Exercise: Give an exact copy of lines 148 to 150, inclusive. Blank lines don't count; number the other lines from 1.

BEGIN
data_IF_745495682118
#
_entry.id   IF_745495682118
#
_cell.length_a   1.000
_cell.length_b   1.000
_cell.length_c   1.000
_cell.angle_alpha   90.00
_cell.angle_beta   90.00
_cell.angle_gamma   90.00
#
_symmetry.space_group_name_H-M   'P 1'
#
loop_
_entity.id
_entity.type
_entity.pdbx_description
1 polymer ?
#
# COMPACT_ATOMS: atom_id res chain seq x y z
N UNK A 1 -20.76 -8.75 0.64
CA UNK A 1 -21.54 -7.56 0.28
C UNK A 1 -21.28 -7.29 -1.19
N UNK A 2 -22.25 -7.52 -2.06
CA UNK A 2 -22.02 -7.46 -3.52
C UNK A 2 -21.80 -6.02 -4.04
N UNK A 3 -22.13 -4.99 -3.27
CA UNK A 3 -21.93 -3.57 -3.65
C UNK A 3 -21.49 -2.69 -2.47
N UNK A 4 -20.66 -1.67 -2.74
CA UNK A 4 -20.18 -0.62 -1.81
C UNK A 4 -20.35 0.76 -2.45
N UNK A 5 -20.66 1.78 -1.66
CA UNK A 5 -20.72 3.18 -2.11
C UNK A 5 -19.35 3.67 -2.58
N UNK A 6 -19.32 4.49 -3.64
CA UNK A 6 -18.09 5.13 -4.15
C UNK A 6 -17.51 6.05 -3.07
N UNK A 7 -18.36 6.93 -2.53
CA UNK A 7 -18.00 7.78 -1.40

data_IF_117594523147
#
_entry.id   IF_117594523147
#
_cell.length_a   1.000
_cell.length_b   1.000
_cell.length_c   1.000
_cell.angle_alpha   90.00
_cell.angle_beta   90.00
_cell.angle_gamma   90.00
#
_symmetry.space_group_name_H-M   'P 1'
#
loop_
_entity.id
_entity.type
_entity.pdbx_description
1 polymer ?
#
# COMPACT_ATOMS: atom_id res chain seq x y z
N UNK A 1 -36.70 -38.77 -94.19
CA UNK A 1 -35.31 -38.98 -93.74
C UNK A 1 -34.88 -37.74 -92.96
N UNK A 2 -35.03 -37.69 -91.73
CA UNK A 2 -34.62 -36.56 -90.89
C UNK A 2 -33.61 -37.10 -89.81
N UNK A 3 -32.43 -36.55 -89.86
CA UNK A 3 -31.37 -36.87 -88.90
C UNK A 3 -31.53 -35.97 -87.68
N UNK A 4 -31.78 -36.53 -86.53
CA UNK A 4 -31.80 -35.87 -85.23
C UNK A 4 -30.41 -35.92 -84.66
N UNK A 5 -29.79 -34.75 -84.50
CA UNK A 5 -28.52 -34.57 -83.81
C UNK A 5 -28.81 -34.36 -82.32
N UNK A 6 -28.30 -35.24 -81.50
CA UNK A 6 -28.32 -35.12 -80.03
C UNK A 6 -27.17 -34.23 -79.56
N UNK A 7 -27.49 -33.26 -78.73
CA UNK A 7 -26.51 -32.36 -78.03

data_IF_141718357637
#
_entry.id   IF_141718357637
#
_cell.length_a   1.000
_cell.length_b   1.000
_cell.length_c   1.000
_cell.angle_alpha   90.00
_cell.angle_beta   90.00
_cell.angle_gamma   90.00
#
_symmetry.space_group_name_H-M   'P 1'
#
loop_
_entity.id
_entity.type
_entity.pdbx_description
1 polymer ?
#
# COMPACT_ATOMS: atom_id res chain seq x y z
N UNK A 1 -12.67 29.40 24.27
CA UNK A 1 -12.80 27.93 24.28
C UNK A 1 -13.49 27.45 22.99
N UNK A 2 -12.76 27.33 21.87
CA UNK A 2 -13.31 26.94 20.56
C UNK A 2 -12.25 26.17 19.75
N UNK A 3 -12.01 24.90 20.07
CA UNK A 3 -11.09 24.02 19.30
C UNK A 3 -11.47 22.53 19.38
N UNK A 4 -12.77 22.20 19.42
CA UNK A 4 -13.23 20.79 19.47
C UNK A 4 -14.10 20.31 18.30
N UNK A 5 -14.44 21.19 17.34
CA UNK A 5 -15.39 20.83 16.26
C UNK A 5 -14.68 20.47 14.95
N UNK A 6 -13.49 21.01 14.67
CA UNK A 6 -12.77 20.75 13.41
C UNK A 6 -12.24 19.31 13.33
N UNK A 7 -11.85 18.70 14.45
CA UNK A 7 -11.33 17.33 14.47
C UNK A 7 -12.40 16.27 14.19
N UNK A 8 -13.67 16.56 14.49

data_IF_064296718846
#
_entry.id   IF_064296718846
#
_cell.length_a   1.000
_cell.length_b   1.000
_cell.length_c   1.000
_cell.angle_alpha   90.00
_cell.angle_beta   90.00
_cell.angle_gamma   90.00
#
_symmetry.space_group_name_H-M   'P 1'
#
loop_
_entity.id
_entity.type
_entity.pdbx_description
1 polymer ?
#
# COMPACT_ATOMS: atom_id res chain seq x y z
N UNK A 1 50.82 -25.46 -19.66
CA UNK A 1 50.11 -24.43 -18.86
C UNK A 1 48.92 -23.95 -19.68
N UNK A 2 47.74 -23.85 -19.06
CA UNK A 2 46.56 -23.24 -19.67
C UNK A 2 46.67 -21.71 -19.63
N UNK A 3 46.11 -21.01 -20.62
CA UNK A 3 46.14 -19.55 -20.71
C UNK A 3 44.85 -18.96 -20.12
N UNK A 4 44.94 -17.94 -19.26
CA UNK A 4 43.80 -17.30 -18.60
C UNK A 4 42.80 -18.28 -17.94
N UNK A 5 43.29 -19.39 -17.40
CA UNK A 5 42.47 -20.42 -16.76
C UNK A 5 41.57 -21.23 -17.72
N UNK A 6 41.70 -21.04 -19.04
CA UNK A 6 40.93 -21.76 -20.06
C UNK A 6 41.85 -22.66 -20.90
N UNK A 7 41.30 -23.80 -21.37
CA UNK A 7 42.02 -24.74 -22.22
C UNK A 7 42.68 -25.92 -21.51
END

C UNK A 2 46.67 -21.71 -19.63
N UNK A 3 46.11 -21.01 -20.62
CA UNK A 3 46.14 -19.55 -20.71